There were no significant differences between the 2 groups in terms of neurological recovery and complications. Nevertheless, the MISS group showed a clear and significant improvement in terms of blood loss, operation time, and bed rest length, which is associated with a more rapid functional recovery and discharge from the hospital. Postoperative pain and the need for opioid administration were also significantly less pronounced in the MISS group. Results from the EORTC QLQ-C30 and QLQ-BM22 scales showed a more pronounced improvement in quality of life at follow-up in the MISS group.

CONCLUSIONS

In the authors' opinion, MISS techniques should be considered the first choice for the treatment for patients with spinal metastasis and myelopathy. MISS is as safe and effective for spinal cord decompression and spine fixation as traditional surgery, and it also reduces the impact of surgery in critical patients. However, further studies are needed to confirm these findings.

The spine is the third most common site for cancer cells to metastasize, following the lungs and the liver. Approximately 60%–70% of patients with systemic cancer will have spinal metastasis. Of these symptomatic lesions, approximately 70% are found in the thoracic region of the spine, particularly at the level of T4–7. Of the remaining lesions, 20% are found in the lumbar region, and 10% are found in the cervical spine. More than 50% of patients with spinal metastasis have several levels of involvement.31,39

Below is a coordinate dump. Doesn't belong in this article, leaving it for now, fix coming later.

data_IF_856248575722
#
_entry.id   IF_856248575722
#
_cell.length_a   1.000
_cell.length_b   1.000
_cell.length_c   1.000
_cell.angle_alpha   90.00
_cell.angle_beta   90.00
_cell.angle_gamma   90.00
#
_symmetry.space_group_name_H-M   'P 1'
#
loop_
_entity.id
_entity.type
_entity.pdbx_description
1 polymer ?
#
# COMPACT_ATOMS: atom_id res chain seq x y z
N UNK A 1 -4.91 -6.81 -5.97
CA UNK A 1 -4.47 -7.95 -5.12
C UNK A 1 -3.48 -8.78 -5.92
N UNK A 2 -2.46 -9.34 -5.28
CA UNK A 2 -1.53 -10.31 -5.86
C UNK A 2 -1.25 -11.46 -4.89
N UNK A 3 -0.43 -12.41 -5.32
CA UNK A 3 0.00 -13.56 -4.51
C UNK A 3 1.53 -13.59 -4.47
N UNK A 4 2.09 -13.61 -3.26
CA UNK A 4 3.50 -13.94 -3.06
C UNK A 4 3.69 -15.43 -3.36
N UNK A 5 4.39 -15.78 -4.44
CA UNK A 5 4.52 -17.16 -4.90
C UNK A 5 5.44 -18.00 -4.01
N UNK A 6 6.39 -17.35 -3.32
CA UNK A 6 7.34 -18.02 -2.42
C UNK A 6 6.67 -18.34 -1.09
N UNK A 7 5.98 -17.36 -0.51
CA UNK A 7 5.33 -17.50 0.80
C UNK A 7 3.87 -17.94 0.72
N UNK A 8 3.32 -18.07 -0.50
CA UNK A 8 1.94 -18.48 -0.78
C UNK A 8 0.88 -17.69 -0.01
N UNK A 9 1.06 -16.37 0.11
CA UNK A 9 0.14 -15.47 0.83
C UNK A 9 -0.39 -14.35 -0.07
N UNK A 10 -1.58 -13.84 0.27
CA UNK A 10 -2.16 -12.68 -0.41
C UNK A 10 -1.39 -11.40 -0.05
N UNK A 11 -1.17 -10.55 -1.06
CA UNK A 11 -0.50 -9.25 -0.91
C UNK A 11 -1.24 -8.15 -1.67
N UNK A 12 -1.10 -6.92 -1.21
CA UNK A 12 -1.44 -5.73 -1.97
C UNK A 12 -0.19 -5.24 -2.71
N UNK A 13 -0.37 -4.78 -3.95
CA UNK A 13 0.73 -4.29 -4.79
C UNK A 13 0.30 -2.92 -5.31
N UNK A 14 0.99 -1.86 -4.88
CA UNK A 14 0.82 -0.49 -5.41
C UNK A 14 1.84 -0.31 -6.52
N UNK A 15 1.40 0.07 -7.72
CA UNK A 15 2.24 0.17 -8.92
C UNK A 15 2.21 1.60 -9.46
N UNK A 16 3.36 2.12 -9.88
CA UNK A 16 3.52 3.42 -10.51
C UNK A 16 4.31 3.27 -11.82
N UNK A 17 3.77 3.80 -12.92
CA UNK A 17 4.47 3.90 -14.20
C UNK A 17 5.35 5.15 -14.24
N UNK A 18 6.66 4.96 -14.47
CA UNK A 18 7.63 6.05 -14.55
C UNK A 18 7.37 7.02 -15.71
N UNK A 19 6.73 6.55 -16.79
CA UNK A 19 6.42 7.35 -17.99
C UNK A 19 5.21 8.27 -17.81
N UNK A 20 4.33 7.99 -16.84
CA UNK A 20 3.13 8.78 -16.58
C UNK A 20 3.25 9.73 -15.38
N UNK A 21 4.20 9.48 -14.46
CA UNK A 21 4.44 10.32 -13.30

Approximately 90% of cancer patients with spinal metastases have bone and/or back pain, followed by radicular pain. Half of these patients have sensory and motor dysfunction, and more than half have bowel and bladder dysfunction. Five percent to 10% of cancer patients present with cord compression as their initial symptom; among these patients, 50% are nonambulatory at diagnosis, and 15% are paraplegic.10

Radical vertebrectomy with curative purposes is rarely indicated. In fact, total en bloc spondylectomy is reserved for the curative resection of vertebral tumors in patients for whom it is the most suitable and least damaging option, as in the case of a single intracompartmental lesion.19,23,27

Surgery may be palliative, rather than curative, for patients with short- or mid-term life expectancy, aimed to preserve or, whenever possible, improve their quality of life (QOL). In such cases, surgery is considered useful for the stabilization of involved segments, for spinal cord or root decompression, and for tissue diagnosis. The initial functional score is the most important prognostic factor for the neurological recovery of patients undergoing surgery. The ability to ambulate at the time of presentation is a favorable prognostic sign. Loss of sphincter control is a poor prognostic feature, and is mostly irreversible.